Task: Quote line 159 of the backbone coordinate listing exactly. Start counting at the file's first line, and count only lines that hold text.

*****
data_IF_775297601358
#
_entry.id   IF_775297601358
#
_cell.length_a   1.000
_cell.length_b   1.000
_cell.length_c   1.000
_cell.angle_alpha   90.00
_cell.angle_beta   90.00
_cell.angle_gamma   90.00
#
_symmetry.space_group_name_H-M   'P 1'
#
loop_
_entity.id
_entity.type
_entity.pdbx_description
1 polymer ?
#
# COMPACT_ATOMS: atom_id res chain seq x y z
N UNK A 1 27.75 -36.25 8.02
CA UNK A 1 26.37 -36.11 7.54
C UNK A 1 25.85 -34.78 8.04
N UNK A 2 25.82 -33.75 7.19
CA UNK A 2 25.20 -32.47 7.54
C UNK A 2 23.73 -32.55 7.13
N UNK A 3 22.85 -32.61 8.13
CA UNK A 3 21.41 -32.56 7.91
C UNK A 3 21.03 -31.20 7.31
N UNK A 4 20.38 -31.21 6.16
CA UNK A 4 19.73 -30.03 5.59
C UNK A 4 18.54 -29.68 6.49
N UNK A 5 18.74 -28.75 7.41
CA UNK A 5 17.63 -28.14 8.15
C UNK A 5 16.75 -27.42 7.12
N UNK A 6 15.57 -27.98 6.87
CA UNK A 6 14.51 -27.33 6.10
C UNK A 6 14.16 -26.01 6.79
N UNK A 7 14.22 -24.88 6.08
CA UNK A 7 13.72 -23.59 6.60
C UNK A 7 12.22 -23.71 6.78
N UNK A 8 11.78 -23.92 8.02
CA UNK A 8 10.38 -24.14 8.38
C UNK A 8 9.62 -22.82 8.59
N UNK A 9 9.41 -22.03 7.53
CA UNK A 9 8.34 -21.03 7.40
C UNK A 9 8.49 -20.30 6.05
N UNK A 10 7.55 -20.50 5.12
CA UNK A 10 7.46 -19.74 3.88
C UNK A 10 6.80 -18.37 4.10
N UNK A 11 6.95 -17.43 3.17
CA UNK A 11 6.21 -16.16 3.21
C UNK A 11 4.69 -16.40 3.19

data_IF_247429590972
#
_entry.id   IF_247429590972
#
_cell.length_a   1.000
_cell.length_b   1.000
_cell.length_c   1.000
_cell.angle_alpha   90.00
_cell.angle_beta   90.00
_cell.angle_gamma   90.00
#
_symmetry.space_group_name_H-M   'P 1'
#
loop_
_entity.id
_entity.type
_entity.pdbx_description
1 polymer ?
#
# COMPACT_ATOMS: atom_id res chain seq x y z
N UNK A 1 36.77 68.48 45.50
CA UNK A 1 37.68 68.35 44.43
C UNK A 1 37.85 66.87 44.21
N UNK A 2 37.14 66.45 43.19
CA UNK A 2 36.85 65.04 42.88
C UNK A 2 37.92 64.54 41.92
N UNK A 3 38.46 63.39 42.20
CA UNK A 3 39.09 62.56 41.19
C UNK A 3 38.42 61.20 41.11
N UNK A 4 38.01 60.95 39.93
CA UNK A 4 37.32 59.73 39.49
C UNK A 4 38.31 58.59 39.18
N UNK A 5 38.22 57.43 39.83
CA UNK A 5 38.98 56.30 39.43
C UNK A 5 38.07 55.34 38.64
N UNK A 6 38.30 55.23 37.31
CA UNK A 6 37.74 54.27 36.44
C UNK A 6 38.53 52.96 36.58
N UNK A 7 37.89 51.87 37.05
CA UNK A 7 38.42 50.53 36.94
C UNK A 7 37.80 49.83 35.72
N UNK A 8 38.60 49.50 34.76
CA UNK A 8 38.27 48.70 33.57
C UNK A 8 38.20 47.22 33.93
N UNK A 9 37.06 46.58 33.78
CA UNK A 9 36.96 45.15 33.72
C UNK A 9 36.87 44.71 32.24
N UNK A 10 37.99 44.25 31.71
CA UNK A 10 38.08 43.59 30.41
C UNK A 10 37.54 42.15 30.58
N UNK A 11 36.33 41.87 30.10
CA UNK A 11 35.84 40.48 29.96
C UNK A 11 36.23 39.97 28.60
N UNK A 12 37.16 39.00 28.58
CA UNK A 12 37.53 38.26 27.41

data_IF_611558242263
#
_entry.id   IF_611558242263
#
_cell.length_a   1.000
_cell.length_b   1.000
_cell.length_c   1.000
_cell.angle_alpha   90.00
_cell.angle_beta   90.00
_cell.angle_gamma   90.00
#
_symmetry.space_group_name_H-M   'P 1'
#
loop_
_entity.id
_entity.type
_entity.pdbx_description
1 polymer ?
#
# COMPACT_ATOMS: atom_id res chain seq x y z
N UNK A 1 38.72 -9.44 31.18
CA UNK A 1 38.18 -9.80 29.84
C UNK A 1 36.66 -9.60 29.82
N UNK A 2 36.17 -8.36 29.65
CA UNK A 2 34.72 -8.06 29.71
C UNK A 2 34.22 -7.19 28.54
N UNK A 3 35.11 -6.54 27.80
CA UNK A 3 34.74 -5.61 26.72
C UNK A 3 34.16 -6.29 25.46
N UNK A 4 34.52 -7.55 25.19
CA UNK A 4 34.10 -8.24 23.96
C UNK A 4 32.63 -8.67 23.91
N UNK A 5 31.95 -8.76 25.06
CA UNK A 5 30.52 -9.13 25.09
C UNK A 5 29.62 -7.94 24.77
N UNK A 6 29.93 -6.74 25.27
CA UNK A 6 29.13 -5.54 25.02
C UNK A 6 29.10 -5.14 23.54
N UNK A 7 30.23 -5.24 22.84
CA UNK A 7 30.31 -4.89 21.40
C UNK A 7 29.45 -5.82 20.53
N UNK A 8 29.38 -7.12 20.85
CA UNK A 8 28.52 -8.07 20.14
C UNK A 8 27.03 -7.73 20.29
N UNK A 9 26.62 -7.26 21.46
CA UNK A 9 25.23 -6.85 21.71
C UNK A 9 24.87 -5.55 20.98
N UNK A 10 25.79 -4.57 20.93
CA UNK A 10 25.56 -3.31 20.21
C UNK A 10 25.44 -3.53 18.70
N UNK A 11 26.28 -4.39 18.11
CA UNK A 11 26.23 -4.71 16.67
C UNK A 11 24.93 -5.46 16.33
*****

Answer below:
N UNK A 11 26.28 -4.39 18.11